An unsecured database, whose owner is unknown, has been open for more than three years, compromising the information of 202,730,434 Chinese citizens seeking employment.
When a computer vulnerability affects a Spanish company, all the alarms jump before the millions of people who may be affected. But if that same security hole has a Chinese company as its protagonist, the dimensions of the problem become titanic.
An unsecured database has been open for more than three years, compromising the information of 202,730,434 Chinese citizens seeking employment. According to security researcher Bob Diachenko, discoverer of the ruling, cybercriminals would have frequently accessed this repository, so the privacy of these people has been completely violated. “It is worth noting that the MongoDB registry showed at least a dozen IPs that could have accessed the data before they were disconnected,” says the expert on his blog.
The problem comes from a MongoDB database completely open to the public, which could be easily found using Shodan, Binary Edge or any other data search engine … whoever knew where to look. And it is not until after this public complaint that the base has been blocked for access by third parties.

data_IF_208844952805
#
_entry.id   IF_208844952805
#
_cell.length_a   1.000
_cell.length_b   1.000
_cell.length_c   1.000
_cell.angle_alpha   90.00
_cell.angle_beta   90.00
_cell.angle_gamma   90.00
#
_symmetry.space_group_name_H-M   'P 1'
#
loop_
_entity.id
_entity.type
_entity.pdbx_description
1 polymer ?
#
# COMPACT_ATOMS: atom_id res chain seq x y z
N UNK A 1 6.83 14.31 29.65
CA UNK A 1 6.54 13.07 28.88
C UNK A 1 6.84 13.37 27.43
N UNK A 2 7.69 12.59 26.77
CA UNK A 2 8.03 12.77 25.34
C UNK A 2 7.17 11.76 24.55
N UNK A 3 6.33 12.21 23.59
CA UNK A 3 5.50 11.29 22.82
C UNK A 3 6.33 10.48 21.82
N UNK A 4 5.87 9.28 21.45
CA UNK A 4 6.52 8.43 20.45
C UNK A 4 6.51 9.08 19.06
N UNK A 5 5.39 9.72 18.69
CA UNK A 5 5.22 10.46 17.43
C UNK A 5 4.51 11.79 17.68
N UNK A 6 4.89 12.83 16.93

Of course, at the moment, nobody knows who this database is and how the data was obtained. Although, according to this same researcher reveals, everything seems to point to the portal 58.com, the equivalent to Craigslist for the Chinese market. However, 58.com has already denied being behind the database, saying it may be a third party that was using your data.
“We have searched our entire database and researched the entire storage system, and we have determined that the data has not been filtered by us. It seems that the data is filtered from a third party that scrapes data from many employment websites.”